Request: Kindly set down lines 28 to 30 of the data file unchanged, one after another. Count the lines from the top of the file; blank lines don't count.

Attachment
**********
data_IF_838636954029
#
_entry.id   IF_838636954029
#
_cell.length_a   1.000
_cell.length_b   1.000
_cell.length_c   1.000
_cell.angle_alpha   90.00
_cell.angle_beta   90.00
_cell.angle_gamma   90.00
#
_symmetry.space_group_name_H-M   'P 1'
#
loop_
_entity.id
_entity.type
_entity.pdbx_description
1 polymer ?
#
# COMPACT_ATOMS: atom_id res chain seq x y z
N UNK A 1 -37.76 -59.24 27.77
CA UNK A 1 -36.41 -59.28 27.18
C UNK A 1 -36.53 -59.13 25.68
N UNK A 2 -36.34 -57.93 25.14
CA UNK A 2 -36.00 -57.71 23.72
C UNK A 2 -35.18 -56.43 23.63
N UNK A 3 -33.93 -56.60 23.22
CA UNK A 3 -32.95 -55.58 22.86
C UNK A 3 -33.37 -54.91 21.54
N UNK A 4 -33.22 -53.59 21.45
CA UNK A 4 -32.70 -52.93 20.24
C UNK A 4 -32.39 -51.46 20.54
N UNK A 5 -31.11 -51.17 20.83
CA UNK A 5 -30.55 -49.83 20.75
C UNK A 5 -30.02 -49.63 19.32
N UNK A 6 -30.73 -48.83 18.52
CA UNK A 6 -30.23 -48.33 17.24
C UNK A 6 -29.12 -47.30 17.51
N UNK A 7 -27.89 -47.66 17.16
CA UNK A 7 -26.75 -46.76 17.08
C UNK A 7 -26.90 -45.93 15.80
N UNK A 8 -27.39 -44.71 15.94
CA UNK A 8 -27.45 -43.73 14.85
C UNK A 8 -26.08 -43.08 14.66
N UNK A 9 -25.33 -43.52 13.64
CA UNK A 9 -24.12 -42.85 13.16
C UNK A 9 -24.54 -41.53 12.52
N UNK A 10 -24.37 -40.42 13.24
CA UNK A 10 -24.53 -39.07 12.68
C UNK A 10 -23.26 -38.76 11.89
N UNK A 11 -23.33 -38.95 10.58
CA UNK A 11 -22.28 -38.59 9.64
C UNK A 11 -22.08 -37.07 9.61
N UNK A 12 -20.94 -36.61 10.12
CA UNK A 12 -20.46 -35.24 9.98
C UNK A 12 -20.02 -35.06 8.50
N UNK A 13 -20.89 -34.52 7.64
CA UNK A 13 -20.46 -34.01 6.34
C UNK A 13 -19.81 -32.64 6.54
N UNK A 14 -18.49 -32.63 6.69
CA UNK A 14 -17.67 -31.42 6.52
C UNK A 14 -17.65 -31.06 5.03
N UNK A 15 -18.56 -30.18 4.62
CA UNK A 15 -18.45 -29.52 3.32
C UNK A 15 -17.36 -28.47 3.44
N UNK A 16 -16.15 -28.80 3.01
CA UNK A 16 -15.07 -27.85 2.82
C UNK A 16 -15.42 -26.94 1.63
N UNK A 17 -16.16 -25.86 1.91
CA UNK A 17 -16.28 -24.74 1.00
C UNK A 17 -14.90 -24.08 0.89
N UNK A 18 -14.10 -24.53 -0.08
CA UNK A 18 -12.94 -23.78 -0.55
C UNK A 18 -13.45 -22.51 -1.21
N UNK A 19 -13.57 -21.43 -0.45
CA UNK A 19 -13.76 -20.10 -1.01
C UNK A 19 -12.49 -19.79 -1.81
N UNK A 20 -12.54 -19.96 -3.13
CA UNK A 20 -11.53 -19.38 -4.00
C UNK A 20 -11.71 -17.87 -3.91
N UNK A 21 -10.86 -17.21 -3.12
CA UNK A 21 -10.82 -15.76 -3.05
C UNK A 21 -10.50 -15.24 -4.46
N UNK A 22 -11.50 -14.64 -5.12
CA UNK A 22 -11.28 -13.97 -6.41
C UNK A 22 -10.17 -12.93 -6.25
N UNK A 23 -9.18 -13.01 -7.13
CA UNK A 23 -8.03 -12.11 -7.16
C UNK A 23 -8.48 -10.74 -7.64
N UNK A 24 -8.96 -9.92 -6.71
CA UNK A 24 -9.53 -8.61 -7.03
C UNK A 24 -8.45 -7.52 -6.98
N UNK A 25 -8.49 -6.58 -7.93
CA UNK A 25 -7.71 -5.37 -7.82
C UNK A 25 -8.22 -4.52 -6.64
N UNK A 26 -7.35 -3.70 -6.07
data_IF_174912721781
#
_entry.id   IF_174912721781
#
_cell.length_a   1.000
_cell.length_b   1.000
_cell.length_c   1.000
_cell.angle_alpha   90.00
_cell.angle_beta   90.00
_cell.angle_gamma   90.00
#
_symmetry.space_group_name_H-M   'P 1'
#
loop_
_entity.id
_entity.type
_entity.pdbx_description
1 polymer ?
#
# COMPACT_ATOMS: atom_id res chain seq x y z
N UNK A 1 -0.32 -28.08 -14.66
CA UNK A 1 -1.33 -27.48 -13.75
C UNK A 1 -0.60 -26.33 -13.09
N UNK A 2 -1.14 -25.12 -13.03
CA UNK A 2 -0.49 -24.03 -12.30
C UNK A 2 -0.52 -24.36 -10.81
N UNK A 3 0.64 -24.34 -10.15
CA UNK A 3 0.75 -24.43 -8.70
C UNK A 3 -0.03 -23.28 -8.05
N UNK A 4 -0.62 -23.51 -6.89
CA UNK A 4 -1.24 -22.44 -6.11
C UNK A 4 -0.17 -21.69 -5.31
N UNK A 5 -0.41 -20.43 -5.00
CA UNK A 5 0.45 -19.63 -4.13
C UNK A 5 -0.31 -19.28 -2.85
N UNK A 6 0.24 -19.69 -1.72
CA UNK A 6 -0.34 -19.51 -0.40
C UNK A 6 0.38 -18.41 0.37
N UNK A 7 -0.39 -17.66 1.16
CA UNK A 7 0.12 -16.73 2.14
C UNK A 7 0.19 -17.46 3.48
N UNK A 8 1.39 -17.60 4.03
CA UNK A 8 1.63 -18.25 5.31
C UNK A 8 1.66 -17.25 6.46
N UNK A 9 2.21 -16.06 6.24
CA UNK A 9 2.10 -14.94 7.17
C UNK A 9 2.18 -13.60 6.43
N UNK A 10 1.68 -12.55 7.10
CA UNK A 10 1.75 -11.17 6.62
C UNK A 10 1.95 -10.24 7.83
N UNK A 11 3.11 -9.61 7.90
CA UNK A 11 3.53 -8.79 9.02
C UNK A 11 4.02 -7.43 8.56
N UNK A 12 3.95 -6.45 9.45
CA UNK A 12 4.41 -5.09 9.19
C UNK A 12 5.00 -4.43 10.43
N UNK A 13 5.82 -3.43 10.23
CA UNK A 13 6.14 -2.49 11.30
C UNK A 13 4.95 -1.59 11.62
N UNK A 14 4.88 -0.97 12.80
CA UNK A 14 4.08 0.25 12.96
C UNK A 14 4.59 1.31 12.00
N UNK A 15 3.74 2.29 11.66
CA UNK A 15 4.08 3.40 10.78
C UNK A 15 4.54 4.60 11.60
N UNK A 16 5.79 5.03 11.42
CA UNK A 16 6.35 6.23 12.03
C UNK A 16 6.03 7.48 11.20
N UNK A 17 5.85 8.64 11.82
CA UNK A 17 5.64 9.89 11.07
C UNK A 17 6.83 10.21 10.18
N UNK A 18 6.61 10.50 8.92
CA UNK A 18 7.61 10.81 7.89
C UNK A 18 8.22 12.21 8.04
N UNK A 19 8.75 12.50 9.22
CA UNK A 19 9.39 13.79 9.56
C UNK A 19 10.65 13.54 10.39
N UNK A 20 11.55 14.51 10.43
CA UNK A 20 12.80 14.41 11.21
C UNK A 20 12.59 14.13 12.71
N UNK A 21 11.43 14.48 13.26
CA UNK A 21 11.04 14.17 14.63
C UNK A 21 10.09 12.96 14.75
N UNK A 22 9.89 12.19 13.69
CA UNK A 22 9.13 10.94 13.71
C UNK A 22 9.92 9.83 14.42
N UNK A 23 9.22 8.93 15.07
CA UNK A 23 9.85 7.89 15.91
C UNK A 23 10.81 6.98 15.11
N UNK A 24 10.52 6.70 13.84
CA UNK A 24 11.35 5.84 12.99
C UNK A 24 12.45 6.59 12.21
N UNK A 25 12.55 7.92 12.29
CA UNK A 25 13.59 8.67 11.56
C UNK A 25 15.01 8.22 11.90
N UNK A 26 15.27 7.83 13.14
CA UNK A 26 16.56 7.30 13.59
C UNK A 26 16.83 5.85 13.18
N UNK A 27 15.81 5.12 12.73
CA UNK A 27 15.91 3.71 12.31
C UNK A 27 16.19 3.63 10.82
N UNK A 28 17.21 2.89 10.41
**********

CA UNK A 3 -32.95 -55.58 22.86
C UNK A 3 -33.37 -54.91 21.54
N UNK A 4 -33.22 -53.59 21.45